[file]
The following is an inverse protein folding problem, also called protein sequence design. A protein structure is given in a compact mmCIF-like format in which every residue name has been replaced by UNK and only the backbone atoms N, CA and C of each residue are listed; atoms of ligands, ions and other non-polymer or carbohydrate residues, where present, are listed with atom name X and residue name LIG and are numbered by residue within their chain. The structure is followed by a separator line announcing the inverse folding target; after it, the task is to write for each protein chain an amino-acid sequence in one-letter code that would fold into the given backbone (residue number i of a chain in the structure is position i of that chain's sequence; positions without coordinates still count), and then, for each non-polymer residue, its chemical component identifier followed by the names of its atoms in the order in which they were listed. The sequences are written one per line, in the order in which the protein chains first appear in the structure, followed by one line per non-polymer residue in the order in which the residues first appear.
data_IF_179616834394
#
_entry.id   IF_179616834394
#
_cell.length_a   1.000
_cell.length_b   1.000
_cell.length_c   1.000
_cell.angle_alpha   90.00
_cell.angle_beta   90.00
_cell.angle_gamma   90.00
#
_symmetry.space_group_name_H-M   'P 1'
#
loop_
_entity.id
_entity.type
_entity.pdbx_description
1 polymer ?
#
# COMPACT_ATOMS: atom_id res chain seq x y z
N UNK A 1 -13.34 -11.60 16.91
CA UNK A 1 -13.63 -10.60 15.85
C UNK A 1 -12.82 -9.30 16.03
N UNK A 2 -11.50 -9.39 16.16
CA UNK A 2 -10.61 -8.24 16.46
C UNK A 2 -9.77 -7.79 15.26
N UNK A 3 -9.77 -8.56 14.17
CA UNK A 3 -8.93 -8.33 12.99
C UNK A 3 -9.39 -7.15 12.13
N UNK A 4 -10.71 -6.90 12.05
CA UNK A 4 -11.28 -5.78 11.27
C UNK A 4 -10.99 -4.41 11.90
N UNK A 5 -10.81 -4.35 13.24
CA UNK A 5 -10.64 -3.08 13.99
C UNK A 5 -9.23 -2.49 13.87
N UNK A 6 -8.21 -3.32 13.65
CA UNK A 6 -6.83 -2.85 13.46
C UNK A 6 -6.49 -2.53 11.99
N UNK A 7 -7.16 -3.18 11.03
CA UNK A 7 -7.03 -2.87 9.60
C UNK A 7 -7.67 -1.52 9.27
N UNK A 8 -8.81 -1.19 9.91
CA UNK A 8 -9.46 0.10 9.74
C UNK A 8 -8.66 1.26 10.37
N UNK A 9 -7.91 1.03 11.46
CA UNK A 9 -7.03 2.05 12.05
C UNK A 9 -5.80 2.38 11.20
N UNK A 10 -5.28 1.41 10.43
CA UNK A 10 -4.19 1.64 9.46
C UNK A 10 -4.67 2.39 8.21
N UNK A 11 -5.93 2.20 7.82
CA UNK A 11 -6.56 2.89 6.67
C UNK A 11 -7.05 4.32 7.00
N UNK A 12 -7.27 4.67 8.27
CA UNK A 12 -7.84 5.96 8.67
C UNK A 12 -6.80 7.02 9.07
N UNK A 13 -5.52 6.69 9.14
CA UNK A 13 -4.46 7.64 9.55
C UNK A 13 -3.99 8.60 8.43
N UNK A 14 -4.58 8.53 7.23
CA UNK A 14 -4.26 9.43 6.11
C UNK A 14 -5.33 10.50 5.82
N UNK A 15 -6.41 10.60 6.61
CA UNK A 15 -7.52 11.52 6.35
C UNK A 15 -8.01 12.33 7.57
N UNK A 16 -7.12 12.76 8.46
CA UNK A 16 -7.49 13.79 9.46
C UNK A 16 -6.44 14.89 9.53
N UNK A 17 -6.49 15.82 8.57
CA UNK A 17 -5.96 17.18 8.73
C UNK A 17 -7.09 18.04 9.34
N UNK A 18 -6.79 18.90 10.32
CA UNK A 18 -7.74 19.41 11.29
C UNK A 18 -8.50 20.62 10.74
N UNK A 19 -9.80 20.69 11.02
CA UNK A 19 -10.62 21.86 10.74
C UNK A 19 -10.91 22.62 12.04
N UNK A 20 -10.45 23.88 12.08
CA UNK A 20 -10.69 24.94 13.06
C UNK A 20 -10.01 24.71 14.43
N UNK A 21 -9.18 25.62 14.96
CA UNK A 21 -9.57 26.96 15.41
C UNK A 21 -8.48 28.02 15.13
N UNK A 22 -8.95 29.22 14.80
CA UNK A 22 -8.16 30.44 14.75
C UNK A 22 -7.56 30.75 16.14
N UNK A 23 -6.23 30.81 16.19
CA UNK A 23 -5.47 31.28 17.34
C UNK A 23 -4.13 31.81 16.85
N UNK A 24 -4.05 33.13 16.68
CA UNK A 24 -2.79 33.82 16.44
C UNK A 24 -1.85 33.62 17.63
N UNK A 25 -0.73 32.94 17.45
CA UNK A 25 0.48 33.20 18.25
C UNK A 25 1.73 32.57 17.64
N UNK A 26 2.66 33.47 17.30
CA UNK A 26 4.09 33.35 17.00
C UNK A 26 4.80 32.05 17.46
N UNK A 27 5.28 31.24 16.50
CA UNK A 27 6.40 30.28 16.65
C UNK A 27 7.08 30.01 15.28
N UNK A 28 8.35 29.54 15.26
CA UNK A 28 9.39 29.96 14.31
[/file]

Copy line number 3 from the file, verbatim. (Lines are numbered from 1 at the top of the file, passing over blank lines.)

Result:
#